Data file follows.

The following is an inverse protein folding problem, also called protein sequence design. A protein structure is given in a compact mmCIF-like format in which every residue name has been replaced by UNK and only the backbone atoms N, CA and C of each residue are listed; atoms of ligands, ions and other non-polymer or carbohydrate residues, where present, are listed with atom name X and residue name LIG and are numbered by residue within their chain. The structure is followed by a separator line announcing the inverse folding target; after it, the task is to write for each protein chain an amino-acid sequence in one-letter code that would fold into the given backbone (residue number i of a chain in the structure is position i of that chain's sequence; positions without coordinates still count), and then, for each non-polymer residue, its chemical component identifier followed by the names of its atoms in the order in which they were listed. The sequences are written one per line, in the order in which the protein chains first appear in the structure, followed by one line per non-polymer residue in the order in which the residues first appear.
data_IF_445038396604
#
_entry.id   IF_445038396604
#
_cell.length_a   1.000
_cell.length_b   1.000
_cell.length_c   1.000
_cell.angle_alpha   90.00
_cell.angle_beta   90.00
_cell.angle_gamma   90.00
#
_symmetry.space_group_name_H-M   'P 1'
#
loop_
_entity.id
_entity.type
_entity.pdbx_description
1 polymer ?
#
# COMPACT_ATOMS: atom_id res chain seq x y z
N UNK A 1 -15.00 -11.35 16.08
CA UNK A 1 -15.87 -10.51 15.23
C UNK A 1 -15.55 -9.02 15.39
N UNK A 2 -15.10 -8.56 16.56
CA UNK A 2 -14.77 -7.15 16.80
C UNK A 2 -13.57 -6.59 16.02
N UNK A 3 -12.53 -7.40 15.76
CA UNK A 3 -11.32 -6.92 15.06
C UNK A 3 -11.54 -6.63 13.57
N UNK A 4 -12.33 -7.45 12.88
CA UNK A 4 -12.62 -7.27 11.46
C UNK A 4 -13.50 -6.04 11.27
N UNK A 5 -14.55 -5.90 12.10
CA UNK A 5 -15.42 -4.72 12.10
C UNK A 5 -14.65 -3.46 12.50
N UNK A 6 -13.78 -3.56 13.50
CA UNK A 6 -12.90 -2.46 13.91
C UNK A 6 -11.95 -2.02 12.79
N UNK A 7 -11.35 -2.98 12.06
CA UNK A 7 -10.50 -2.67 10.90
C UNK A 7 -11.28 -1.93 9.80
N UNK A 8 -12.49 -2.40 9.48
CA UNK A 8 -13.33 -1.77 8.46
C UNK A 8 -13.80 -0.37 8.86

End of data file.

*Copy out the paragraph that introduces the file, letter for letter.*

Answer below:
The following is an inverse protein folding problem, also called protein sequence design. A protein structure is given in a compact mmCIF-like format in which every residue name has been replaced by UNK and only the backbone atoms N, CA and C of each residue are listed; atoms of ligands, ions and other non-polymer or carbohydrate residues, where present, are listed with atom name X and residue name LIG and are numbered by residue within their chain. The structure is followed by a separator line announcing the inverse folding target; after it, the task is to write for each protein chain an amino-acid sequence in one-letter code that would fold into the given backbone (residue number i of a chain in the structure is position i of that chain's sequence; positions without coordinates still count), and then, for each non-polymer residue, its chemical component identifier followed by the names of its atoms in the order in which they were listed. The sequences are written one per line, in the order in which the protein chains first appear in the structure, followed by one line per non-polymer residue in the order in which the residues first appear.